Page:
At 75° ll = —10-7 [2.81 2.2 X 10-° p] p 4 e 3 Vo a ee .

At 30° = —10-’ [2.68 1.3 K 10-5 p] p,

The average deviation of the observed points from a smooth line (no discards) was 0.094% of the maximum effect at 30°, and 0.16% at 75°. This deviation is on the difference of compressibility between iridium and iron; the error on the absolute compressibility is about one half of this.

The departure from linearity is here less than it is for iron, which is as to be expected. The variation with temperature of the second degree term is unusually high, as is also the temperature coefficient of the initial compressibility. It will be found on making the computa-


tion that the total change of volume between atmospheric pressure and 12000 kg. is only 1% greater at 75° than at 30°. Possibly the formula gives a temperature variation of both first and second degree terms larger than it should be, one compensating the other.

The absolute compressibility of iridium is smaller than any metal hitherto measured; the lowest value hitherto found was for swaged tungsten, whose absolute compressibility at 30° was 2.93 X 10-7.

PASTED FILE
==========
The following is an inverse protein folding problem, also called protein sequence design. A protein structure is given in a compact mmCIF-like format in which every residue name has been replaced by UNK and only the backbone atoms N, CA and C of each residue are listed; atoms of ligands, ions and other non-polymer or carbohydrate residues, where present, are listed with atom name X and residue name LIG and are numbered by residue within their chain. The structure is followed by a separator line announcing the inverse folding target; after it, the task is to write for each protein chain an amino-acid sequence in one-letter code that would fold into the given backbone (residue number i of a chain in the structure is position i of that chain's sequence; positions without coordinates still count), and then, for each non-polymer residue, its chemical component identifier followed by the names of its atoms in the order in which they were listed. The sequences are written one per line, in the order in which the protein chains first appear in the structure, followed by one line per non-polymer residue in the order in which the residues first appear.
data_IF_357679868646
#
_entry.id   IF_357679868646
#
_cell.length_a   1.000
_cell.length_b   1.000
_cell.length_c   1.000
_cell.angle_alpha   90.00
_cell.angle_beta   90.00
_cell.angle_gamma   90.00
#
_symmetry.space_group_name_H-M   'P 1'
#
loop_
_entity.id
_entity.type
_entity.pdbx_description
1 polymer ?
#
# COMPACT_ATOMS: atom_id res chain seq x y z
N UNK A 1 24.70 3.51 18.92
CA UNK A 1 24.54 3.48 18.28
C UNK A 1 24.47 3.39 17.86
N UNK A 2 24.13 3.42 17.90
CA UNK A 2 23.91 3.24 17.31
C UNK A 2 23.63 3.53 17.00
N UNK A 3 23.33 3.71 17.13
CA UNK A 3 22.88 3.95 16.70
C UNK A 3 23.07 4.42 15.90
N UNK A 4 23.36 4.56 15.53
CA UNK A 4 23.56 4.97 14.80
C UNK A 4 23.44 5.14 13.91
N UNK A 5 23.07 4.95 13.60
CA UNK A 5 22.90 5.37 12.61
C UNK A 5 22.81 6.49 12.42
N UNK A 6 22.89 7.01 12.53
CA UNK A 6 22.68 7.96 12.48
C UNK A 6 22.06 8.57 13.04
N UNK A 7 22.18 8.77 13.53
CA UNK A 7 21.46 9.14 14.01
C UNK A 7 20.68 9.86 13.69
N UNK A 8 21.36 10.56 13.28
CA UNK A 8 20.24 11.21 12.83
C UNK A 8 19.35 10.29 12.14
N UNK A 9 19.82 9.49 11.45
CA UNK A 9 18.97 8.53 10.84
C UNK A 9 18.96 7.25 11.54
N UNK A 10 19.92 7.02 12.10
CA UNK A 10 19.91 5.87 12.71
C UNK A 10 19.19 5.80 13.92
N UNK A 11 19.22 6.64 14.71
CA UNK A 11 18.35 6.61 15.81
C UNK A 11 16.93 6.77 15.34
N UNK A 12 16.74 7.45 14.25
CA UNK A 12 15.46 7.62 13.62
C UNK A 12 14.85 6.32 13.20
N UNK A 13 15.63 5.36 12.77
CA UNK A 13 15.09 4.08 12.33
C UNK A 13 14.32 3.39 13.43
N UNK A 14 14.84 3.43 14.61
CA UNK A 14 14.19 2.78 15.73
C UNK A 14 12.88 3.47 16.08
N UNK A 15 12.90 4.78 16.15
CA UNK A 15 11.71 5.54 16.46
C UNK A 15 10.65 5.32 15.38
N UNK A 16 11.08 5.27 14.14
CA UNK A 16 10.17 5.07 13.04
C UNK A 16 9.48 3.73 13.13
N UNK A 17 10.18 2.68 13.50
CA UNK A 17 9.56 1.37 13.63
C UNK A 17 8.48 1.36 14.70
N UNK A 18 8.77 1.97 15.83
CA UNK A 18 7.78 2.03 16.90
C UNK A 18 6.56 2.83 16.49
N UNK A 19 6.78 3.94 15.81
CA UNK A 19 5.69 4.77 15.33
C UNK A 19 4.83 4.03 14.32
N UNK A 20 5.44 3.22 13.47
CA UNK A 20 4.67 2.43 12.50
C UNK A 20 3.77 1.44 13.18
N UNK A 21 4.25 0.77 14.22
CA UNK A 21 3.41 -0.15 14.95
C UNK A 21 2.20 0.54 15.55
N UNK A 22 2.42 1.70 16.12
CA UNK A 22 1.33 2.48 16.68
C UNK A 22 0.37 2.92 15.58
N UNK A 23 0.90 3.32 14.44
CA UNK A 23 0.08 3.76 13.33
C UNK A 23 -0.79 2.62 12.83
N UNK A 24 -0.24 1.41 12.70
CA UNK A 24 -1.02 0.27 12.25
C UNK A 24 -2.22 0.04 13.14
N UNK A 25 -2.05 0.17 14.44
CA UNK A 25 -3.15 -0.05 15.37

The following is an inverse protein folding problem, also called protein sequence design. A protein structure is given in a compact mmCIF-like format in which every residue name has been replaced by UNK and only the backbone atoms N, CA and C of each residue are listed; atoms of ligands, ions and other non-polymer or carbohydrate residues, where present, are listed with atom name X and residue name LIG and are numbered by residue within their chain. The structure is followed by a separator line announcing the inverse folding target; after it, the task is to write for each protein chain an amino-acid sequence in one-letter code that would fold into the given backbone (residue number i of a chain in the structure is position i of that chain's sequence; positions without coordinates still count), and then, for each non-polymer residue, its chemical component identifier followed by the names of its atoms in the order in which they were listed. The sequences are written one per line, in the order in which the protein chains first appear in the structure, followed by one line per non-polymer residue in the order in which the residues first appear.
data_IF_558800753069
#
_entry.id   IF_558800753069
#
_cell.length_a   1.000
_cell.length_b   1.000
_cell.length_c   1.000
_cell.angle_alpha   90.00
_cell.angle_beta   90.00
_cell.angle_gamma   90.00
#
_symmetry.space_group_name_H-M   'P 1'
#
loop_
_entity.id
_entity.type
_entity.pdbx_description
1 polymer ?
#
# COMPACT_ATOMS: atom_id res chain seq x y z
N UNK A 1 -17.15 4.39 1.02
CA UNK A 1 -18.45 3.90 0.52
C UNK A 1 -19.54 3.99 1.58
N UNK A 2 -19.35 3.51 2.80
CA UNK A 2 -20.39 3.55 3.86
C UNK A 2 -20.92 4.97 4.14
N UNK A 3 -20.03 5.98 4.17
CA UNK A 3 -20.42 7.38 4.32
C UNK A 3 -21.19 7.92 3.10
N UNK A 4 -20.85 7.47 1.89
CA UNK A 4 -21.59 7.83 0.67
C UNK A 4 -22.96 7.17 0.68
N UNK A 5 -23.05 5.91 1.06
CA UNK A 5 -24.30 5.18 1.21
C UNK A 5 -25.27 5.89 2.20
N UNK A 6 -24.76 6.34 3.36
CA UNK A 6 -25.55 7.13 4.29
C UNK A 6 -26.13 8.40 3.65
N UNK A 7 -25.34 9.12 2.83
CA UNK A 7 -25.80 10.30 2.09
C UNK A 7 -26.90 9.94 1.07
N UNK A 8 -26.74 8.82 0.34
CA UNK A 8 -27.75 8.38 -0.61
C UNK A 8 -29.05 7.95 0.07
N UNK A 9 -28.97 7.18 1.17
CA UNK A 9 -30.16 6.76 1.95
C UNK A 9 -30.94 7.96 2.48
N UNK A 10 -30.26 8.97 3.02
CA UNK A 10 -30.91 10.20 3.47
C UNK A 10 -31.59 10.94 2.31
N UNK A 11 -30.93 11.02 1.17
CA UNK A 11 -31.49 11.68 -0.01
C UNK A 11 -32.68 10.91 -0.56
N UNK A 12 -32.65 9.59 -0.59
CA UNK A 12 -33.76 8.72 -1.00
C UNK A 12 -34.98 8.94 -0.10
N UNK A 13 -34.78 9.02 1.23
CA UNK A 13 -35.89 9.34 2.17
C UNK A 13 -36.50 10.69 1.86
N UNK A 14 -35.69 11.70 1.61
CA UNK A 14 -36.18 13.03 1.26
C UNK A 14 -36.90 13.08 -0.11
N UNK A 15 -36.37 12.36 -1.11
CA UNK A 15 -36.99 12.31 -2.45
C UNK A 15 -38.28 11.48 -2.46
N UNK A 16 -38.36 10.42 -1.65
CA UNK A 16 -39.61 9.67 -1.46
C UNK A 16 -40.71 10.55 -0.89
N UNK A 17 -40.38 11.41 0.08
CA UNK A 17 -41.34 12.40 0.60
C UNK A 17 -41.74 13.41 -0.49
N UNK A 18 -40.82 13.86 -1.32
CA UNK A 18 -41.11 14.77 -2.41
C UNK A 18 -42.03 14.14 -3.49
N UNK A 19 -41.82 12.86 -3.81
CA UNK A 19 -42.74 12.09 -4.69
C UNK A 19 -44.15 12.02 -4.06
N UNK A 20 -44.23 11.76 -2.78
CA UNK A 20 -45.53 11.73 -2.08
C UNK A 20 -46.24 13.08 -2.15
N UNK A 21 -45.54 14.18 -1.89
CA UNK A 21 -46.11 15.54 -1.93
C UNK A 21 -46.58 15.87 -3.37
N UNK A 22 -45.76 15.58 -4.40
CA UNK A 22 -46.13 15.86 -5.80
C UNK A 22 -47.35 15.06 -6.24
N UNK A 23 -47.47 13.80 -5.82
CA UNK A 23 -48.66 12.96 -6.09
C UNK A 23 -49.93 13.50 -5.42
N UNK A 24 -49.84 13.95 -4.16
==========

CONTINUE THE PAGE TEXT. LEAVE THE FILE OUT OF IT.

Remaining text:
Resistance. The electrical resistance was measured as a function of pressure to 12000 kg/cm? at 30°, 65°, and 95°. The results are repro- duced by the formulas:

_, AR . , At 30°, gg 10-* [1.353 4.0 K 10-* pl p, _ AR At 65°, ——— = —10-® [1.280 3.9 X 10-* p] p, Ro,65° _, AR At 95°, ee 10-6 [1.340 3.9 X 10-* p] p. 0;95°

At 30° the deviation from a smooth curve of the observed points (no discards) was 0.8% of the maximum effect, at 65° it was 1.1%, and at 95° 2.1%. The formulas show that the initial coefficient has a mini- mum value at 65°. This is unusual, but other examples have been found. The temperature variation seems to be outside the limits allowed by the probable error, and is probably real for this material. Whether it would be found for absolutely pure iridium is another question.